Sullen and angry because of the word which Naboth the Jezreelite had spoken to him; for he had said, I will not give you the inheritance of my fathers. He laid himself down on his bed, and turned away his face, and would eat no bread-
The character portrayal of Ahab is consistent, as we would expect from a Divinely inspired record. There is a clear connection with how he "came into his house sullen and angry" because Naboth would not sell him his vineyard (1 Kings 21:4). We get the impression of an overgrown spoilt child. He sulked over Naboth's vineyard because he wasn't obedient to God's word. And in 1 Kings 20:43 again Ahab "went to his house sullen and angry" because he was condemned for not having obeyed God's word. The LXX puts 1 Kings 20 and 21 the other way around. The experience with Naboth was intended to teach him obedience to God's word. He failed, so he "went to his house sullen and angry". He didn't learn from that lesson. And so he does the same again, when he fails to be obedient on an even more significant level.


1Ki 21:5 But Jezebel his wife came to him and said to him, Why is your spirit so sad, that you eat no bread?-
Ahab comes over as pathetically weak and dominated by his wicked but far stronger wife. Away from her, he appears to have more potential for spirituality. The Divinely inspired record achieves perfect and credible characterization of the individuals.


1Ki 21:6 He said to her, Because I spoke to Naboth the Jezreelite and said to him, ‘Give me your vineyard for money; or else, if it pleases you, I will give you another vineyard for it’. He answered, ‘I will not give you my vineyard’-
LXX adds "the inheritance of my fathers. Such argument from the law of Moses (see on :3) was of no value to Jezebel, who was a Gentile idolater.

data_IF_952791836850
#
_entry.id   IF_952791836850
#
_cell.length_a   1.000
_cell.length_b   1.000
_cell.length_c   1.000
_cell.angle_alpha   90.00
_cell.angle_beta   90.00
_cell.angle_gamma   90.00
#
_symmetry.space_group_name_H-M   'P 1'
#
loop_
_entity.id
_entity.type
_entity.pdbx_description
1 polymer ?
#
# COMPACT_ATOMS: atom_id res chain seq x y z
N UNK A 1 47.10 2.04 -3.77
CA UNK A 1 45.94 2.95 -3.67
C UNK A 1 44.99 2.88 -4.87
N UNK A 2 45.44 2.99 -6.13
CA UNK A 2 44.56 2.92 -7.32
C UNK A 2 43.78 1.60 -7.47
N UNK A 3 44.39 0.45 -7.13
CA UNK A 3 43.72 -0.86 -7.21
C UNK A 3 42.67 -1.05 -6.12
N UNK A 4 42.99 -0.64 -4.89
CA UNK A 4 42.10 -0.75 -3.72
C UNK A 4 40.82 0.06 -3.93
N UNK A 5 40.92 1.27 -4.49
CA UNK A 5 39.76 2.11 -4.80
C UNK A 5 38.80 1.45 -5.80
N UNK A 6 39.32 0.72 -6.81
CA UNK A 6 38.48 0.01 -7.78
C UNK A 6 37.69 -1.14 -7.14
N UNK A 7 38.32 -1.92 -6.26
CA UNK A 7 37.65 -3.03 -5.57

1Ki 21:7 Jezebel his wife said to him, Do you really now govern the kingdom of Israel? Arise, and eat bread, and let your heart be merry. I will give you the vineyard of Naboth the Jezreelite-
She could have phrased this another way. But the way she puts it, she seeks to put herself above God and to play God. For the whole argument in :3 and :6 LXX was that God had given specific inheritances to His people, and they were not to be sold or traded. But she claims to be able to give Naboth the vineyard. Perhaps too her emphasis is upon the way she had a plan to "give" Naboth the vineyard for free, without him even needing to pay for it. We are left with the question as to what Ahab ought to have done or said at this stage. He surely knew his wife was going to hatch a plan which was wrong. But he says nothing, and is happy to go along with inheriting the vineyard. Jezebel totally doesn't understand that being the king of Israel meant ruling only as representative of God, Israel's true king. She wrongly assumed that the leadership position meant power to have what you wanted.